Ninja Turtles movie is goofy, over-the-top, live action cartoon

From left, Michelangelo (Noel Fischer), Leonardo (Pete Ploszek), and Raphael (Alan Ritchson) appear in a scene from "Teenage Mutant Ninja Turtles: Out of the Shadows." (AP)

Families will ultimately embrace differences to conquer foes in “Teenage Mutant Ninja Turtles: Out of the Shadows” from director Dave Green. Picking up after the events of the 2014 film, this sequel follows the mutant, martial arts practicing, pizza-loving turtles as they fight to stop an alien monster from destroying the world, and keep their family from falling to pieces.

Timothy Hogg

Timothy Hogg

Michelangelo (Noel Fischer), Leonardo (Pete Ploszek), Raphael (Alan Ritchson), and Donatello (Jeremy Howard) follow their ninja code, sticking to the shadows, while having fun like teenagers do. But when their arch nemesis, Shredder (Brian Tee), breaks out of prison with the help of mad scientist Dr. Baxter Stockman (Tyler Perry) the turtles are soon confronted by an even more powerful adversary: An internal conflict that threatens to tear their family apart, and leave the world vulnerable to an evil alliance between Shredder, Stockman, and a vengeful interdimensional monster.

From the first few minutes, the film’s plot feels toned-down from its predecessor. While the 2014 film aimed at an atmosphere of gritty realism amid a kid-friendly presentation, “Out of the Shadows” takes the story’s aura in the opposite direction. Much of the film feels like it is an animated cartoon rather than a live-action feature, easily hooking the attention of children and drawing in the audience. But what makes this angle successful is the dedication from several members of the cast.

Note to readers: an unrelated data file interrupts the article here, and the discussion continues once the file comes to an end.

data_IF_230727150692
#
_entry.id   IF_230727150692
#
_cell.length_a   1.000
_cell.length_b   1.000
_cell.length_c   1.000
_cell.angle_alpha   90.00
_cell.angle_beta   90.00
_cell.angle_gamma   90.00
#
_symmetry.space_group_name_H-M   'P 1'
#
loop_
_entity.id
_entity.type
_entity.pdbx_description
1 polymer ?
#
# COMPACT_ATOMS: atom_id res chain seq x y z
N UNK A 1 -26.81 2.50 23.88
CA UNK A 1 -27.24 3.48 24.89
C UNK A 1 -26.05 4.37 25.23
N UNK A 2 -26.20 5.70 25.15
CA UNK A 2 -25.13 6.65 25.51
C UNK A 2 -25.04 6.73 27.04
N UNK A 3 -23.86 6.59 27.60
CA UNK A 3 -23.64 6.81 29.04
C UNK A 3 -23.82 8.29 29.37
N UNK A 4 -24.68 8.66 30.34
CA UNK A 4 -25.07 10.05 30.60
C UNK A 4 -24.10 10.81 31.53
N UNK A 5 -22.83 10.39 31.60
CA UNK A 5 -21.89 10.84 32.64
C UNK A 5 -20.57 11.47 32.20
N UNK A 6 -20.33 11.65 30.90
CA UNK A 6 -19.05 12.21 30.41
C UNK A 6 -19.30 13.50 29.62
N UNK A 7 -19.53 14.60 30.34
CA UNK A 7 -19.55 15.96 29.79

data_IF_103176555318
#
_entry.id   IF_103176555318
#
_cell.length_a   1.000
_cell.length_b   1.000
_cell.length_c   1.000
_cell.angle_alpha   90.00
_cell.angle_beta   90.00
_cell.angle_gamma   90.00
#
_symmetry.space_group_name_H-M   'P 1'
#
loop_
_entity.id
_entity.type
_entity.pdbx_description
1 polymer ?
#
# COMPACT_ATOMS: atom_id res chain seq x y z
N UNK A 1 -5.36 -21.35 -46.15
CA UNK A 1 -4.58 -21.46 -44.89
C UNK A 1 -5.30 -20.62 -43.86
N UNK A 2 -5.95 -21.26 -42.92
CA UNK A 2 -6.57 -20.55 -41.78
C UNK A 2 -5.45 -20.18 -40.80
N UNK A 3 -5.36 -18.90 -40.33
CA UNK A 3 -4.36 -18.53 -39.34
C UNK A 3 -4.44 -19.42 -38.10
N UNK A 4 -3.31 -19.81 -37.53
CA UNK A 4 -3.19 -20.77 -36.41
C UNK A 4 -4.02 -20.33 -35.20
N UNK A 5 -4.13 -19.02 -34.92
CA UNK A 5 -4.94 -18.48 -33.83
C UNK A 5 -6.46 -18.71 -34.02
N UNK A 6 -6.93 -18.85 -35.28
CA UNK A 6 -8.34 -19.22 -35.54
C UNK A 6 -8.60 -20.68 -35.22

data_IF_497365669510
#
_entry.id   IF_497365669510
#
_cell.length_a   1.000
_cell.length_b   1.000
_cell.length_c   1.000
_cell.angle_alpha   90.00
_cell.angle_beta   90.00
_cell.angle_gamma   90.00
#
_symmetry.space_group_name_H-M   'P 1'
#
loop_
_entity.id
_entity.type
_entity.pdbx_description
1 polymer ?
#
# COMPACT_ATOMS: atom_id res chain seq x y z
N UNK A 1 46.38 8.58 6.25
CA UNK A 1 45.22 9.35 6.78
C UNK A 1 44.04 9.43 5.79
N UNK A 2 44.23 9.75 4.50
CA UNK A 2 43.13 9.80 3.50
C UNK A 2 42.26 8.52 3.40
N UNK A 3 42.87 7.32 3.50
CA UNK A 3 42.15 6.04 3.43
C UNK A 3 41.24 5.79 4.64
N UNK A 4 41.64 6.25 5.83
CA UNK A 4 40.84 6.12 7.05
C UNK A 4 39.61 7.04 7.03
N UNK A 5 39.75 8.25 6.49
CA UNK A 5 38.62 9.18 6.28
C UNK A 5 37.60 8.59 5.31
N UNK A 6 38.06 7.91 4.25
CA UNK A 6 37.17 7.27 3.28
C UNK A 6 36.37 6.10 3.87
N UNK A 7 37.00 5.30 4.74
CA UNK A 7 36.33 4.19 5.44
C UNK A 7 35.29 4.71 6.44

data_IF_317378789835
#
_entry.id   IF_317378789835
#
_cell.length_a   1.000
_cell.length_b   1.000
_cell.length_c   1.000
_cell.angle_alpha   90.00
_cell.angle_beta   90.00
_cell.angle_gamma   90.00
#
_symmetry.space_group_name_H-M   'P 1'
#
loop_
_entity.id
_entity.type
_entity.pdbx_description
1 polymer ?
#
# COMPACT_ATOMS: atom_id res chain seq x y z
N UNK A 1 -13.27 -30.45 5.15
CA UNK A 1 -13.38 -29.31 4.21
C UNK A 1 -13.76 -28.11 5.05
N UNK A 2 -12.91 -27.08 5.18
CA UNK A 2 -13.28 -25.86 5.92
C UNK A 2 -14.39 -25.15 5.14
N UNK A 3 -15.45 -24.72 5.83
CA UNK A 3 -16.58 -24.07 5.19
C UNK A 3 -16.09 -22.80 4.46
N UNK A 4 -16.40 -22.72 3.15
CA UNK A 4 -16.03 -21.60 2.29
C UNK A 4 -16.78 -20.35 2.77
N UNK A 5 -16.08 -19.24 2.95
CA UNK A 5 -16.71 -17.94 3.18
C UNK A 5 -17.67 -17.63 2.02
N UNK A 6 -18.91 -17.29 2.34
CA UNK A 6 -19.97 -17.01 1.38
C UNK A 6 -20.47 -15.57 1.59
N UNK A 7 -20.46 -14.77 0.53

Any scene featuring Tyler Perry as a mad scientist (apparently playing the evil version of physicist Neil DeGrasse Tyson), or Stephen Farrelly and Gary Anthony Williams as a pair of dim-witted mutant henchmen, completely steals the film. The characters are explicitly cartoonish, providing over-the-top, outlandish jokes and actions; it’s obvious that the actors knew how goofy the final film would be and did their best to deliver their parts in a way that would match the overall tone.

However, this presentation, while interesting, is also a double-edged sword; the film is often jarring, lulling audiences to the point of boredom with its overuse of juvenile humor, only to yank attention back by suddenly introducing another character or plot point. This would not be so harmful to the overall movie if the rest of the characters were also “aware” of the cartoon-like nature of the film.

Instead, some of the characters try to play their parts straight, acting like the situation is serious; most unfortunately, the turtles themselves fall victim to this. While they initially act like silly teenagers, as the film progresses they begin to look at one another through lenses of suspicion, wondering where their honor stands. It’s a valiant attempt at character development, but it only manages to destroy a decent amount of their charm and humor.

With over-the-top, cartoonish deliveries, and a cast willing to embrace the film’s silly tone and goofy plot, “Teenage Mutant Ninja Turtles: Out of the Shadows” from director Dave Green sets out to tell a message of family and acceptance, while providing entertaining visuals for younger audiences. Although older audiences may grow tired of the film’s juvenile presentation, its ability to mimic the style of the cartoon succeeds on the merit of several performances, despite its overall lack of charm.

My grade: 5 out of 10 stars.

(Timothy Hogg is a copy editor for The Derrick./The News-Herald. He has a minor in film and media studies from Slippery Rock University. Readers may contact him by email at